COURT'S REASONS FOR OVERTURNING OTHER CHARGES

In overturning the conviction of the molest charge, the court said it had difficulty accepting the woman's testimony that she thought Dr Wee's actions on Nov 25, 2015, were part of a medical examination.

The woman testified that the examination lasted a "very long" time, that the doctor had stroked her and that she felt the doctor was "playing around" with her.

The court found it "incredible" that the woman could have thought this was part of a medical examination, and was troubled by the "significant delay of 36 days" between the alleged molestation and the reporting of the act.

In overturning the conviction on the digital penetration offence, the court found that the narrative relied on by the prosecution was that Dr Wee had raped the woman.

"The digital penetration offence rested on a version of the facts that was fundamentally incompatible with the case mounted by the prosecution and with the evidence of the complainant," said the court.

READ: Doctor accused of raping patient found guilty of lesser charge of sexual assault

To allow the conviction to stand would ignore that Dr Wee had said that the digital penetration had taken place in the context of a medical examination, the judges added.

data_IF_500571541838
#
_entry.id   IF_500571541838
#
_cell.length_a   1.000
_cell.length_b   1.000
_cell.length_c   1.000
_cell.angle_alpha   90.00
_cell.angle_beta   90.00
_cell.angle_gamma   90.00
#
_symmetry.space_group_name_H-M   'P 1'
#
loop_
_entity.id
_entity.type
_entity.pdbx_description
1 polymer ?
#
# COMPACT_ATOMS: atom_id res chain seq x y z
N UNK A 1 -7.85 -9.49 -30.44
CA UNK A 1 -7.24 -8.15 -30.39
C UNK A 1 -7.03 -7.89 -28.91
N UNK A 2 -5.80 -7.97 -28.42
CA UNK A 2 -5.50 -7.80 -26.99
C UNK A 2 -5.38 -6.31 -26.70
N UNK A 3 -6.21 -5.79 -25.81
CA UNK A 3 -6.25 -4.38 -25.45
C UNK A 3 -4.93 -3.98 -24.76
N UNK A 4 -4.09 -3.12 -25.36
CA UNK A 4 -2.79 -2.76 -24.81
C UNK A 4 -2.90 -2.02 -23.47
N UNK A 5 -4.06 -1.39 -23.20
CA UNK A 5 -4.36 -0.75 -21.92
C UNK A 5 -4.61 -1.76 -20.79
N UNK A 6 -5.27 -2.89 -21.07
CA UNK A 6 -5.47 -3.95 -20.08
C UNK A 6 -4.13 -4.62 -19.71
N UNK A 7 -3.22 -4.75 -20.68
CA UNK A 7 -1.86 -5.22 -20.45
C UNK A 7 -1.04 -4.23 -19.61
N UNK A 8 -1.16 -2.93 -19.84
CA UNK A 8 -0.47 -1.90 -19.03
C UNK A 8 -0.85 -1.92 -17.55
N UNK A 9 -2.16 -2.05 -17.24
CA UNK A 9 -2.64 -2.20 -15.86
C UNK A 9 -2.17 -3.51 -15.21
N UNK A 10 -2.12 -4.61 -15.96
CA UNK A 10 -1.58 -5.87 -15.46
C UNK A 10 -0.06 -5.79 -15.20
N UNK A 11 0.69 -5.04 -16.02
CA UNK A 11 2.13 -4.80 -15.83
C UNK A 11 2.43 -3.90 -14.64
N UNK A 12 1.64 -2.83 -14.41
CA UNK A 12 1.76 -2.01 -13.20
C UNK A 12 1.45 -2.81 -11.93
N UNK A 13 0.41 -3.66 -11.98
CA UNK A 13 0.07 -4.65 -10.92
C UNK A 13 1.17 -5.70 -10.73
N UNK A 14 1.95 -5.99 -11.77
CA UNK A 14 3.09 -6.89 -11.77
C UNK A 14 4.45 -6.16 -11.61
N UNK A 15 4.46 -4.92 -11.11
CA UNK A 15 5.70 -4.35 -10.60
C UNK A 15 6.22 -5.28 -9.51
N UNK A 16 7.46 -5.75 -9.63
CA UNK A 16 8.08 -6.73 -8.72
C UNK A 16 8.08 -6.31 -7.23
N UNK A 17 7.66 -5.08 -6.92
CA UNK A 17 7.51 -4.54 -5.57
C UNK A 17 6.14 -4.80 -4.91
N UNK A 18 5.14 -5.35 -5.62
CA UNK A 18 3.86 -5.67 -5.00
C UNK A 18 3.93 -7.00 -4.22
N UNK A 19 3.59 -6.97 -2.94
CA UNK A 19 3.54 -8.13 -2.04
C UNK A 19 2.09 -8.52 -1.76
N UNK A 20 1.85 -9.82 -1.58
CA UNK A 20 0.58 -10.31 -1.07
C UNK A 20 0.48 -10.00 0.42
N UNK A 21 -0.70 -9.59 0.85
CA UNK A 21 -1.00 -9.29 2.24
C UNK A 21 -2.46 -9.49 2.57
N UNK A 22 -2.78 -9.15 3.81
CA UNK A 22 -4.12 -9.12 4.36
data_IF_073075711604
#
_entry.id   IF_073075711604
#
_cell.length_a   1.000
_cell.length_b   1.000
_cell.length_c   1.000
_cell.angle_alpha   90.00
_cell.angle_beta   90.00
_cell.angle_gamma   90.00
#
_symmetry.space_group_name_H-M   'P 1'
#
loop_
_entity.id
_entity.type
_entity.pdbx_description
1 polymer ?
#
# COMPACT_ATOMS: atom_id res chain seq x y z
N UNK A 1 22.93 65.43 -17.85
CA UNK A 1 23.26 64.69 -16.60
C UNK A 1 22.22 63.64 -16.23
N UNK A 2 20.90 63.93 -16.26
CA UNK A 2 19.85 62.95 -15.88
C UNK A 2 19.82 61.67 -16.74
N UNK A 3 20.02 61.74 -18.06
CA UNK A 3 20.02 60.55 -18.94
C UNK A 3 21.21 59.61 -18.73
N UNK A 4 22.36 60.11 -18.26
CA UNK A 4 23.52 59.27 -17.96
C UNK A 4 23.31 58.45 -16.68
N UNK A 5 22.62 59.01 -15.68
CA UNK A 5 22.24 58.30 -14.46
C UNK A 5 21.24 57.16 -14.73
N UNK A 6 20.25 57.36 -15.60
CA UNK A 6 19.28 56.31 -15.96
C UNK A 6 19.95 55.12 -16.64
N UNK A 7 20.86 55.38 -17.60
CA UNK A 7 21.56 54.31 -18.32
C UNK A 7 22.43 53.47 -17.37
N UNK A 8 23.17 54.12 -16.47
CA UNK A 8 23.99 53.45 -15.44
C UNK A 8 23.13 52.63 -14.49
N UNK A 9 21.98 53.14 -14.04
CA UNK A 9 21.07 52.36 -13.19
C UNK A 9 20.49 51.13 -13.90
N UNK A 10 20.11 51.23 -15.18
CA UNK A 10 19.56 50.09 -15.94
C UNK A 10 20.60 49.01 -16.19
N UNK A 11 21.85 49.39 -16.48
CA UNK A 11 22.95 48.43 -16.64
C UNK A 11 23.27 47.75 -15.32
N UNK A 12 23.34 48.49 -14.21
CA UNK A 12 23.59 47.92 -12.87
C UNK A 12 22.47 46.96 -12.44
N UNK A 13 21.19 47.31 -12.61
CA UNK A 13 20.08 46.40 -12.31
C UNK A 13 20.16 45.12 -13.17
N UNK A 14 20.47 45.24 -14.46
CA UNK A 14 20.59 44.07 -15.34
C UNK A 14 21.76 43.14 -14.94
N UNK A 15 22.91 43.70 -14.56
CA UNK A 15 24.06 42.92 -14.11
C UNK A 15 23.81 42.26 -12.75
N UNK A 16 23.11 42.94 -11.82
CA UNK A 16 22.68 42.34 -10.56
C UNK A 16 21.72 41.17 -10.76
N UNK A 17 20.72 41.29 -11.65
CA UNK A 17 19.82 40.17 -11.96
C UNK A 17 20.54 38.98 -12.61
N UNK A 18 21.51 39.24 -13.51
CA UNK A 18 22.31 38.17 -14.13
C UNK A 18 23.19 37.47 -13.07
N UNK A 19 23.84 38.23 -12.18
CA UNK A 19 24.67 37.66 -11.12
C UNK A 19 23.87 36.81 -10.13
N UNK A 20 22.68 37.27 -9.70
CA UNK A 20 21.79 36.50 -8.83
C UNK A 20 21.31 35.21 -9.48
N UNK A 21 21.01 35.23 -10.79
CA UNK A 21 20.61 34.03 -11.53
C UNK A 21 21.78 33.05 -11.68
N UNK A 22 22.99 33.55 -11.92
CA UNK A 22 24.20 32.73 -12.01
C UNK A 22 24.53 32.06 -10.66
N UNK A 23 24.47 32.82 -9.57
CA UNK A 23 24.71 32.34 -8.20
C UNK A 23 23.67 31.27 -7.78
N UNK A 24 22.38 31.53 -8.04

"Further, it also ignores all the crucial safeguards we have highlighted ... such as ensuring that the accused person knows the case he must meet, ensuring there is sufficient evidence to call for the defence to be entered and ensuring that the prosecution meets its burden of proof," they said.

JUDGES FOCUS ON PROSECUTORS' ACTIONS

The prosecution did not lead any evidence of the digital penetration offence, and Dr Wee would have conducted his defence differently if he had been charged with this offence instead.

"For this reasons, we are satisfied that Dr Wee had been substantially prejudiced by his conviction on the digital penetration offence," said the Court of Appeal.

The judges said that the prosecution "owes a duty to the court and the public to ensure that only the guilty are convicted", and to disclose relevant material to assist the court in its "determination of the truth".

They pointed to the prosecution's delayed disclosure of some medical reports, which affected the way the defence was run. One of these reports conducted in March 2016 found that Dr Wee did not achieve a full erection.

"We reiterate that these disclosure obligations are there to ensure that the defence is apprised of all the relevant information before the trial such that it may develop a defence strategy that will be best suited to assist the court in arriving at the truth," said the judges.

"Prosecutors are more than advocates and solicitors," they added. 

"They are 'ministers of justice' assisting in the administration of justice. As a 'minister of justice', the duty of the prosecutor is to assist the court to arrive at the correct decision. It is neither the prosecutor's duty to secure a conviction at all costs nor to 'timorously discontinue proceedings the instant some weakness is found in their case'."

In a statement to CNA, Dr Wee's lawyers, Eugene Thuraisingam, Chooi Jing Yen, Johannes Hadi and Syazana Yahya said: "We are happy that the hard work put into the case has paid off with an innocent man being acquitted by the court."

Source: CNA/ll(mi)